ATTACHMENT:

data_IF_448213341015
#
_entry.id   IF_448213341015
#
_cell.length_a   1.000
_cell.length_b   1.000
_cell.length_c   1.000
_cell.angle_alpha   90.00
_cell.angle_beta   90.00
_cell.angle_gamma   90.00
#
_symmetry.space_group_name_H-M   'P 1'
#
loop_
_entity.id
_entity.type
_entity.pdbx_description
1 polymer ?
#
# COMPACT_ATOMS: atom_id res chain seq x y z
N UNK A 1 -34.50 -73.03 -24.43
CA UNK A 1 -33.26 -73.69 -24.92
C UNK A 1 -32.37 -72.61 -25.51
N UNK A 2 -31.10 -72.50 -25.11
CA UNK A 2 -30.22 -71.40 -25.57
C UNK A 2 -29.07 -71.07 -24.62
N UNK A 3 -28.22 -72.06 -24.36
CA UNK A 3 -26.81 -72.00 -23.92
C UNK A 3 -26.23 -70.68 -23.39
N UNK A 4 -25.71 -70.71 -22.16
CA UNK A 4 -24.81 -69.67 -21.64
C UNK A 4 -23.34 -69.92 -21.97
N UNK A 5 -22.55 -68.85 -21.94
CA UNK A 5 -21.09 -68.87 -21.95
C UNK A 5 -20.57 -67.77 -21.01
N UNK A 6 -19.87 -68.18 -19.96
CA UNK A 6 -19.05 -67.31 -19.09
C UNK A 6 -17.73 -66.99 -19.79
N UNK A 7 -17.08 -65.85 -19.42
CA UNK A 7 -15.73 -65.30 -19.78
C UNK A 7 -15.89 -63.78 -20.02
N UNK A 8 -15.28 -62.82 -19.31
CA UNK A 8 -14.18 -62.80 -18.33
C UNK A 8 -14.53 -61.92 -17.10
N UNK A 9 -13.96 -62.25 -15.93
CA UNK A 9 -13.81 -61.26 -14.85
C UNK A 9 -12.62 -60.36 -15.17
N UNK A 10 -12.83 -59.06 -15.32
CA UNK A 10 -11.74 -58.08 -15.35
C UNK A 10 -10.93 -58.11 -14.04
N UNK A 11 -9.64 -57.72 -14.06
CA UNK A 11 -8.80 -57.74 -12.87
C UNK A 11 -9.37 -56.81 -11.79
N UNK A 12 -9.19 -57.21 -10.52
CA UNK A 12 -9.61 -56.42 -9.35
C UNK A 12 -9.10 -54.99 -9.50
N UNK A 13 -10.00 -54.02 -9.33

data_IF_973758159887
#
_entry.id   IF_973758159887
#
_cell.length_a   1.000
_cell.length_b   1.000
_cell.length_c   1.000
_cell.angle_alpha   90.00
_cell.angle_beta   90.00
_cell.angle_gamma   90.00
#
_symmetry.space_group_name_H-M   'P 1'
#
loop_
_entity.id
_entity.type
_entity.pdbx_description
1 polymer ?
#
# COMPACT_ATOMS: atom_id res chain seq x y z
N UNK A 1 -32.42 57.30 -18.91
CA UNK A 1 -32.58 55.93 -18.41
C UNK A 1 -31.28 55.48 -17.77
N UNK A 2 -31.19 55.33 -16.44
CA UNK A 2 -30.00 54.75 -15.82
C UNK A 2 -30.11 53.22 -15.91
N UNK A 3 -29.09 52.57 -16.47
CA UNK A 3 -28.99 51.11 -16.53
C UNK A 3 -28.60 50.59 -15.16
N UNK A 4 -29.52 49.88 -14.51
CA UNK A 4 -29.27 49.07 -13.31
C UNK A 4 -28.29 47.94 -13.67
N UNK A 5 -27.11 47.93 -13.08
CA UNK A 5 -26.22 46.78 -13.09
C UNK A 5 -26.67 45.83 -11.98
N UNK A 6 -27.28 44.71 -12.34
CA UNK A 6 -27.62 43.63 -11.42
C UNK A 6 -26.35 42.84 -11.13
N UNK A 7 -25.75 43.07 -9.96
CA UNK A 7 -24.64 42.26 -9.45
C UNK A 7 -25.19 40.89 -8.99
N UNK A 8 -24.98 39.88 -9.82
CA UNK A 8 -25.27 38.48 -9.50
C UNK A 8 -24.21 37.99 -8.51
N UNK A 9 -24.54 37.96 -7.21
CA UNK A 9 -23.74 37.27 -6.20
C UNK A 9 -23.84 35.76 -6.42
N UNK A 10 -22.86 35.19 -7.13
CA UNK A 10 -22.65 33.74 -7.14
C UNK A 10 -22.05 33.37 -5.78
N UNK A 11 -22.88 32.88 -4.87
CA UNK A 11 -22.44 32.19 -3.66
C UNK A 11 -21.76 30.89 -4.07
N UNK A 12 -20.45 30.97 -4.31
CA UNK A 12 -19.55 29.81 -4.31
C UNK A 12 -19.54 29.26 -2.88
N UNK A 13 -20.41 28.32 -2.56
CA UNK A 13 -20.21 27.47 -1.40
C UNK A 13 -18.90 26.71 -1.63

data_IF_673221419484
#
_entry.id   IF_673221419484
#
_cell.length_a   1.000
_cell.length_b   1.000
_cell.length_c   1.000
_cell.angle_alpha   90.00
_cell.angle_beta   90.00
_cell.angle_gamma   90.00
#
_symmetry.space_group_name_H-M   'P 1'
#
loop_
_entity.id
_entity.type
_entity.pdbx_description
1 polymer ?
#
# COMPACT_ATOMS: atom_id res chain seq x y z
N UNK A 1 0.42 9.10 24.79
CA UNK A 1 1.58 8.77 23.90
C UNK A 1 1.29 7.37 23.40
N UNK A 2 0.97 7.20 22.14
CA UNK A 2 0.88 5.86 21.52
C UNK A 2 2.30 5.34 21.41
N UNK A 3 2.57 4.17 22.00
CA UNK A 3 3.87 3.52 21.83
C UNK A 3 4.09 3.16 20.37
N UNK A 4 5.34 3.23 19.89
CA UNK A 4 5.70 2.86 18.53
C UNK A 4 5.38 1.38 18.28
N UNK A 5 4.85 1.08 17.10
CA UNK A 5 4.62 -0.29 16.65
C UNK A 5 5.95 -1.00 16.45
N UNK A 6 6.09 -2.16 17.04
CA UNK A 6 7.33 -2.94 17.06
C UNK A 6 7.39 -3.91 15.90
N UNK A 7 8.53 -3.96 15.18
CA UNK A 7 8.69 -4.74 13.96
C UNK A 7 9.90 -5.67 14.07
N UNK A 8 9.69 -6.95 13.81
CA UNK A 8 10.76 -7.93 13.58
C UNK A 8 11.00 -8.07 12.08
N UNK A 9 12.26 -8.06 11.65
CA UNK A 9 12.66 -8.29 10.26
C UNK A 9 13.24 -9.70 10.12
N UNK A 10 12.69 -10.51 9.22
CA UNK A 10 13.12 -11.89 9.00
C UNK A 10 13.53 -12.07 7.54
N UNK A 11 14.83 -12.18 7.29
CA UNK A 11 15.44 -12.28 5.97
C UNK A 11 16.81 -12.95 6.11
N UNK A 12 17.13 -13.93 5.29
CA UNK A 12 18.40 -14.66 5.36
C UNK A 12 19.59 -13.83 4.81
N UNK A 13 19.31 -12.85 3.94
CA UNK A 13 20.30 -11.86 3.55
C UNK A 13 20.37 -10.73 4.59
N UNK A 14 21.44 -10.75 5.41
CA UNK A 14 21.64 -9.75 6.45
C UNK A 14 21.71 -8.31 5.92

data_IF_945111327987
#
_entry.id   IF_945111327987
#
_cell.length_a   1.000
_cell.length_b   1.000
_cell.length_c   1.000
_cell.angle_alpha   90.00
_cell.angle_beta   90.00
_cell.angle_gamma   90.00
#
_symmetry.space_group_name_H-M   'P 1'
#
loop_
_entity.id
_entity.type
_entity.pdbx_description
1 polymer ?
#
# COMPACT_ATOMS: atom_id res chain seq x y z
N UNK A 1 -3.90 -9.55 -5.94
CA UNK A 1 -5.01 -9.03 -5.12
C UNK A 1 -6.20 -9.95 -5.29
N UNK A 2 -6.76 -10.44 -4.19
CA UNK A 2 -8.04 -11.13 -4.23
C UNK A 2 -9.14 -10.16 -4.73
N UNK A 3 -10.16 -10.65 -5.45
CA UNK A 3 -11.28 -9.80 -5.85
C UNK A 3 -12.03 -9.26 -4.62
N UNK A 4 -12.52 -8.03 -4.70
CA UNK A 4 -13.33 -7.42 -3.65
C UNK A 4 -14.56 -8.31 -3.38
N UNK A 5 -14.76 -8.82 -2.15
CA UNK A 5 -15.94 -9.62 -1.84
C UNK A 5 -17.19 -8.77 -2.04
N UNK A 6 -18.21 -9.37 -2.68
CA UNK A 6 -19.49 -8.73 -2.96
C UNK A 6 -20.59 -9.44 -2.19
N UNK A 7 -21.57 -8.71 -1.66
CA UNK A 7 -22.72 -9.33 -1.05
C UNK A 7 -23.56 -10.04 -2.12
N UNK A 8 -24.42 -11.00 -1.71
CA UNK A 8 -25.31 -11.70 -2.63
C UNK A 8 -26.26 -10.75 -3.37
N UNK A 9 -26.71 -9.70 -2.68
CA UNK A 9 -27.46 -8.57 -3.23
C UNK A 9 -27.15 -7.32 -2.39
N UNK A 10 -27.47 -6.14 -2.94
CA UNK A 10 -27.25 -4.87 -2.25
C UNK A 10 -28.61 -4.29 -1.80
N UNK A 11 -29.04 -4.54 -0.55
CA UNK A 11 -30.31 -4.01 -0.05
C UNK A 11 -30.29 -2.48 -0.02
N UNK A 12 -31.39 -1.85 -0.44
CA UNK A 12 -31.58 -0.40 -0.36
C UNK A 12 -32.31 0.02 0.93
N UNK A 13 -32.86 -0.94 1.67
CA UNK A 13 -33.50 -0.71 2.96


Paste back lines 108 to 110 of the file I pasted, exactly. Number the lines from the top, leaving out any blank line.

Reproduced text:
N UNK A 11 -22.88 32.88 -4.87
CA UNK A 11 -22.44 32.19 -3.66
C UNK A 11 -21.76 30.89 -4.07